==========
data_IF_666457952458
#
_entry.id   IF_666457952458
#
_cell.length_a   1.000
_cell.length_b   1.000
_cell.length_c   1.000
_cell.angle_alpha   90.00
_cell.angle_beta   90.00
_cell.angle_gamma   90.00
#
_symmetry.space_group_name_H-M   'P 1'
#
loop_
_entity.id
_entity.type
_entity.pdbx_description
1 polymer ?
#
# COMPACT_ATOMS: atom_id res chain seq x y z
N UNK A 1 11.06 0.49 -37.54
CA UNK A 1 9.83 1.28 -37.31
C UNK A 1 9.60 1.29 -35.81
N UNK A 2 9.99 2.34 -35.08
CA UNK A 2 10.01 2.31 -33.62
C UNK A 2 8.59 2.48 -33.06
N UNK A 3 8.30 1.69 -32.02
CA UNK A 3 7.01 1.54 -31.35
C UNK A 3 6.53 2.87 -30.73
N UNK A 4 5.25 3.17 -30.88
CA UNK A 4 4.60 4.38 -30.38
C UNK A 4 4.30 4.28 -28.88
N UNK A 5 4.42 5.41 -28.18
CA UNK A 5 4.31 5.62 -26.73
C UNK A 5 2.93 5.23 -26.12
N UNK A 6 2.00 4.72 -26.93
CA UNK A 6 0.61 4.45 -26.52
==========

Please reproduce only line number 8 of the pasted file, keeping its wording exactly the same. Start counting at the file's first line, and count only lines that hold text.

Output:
_cell.angle_alpha   90.00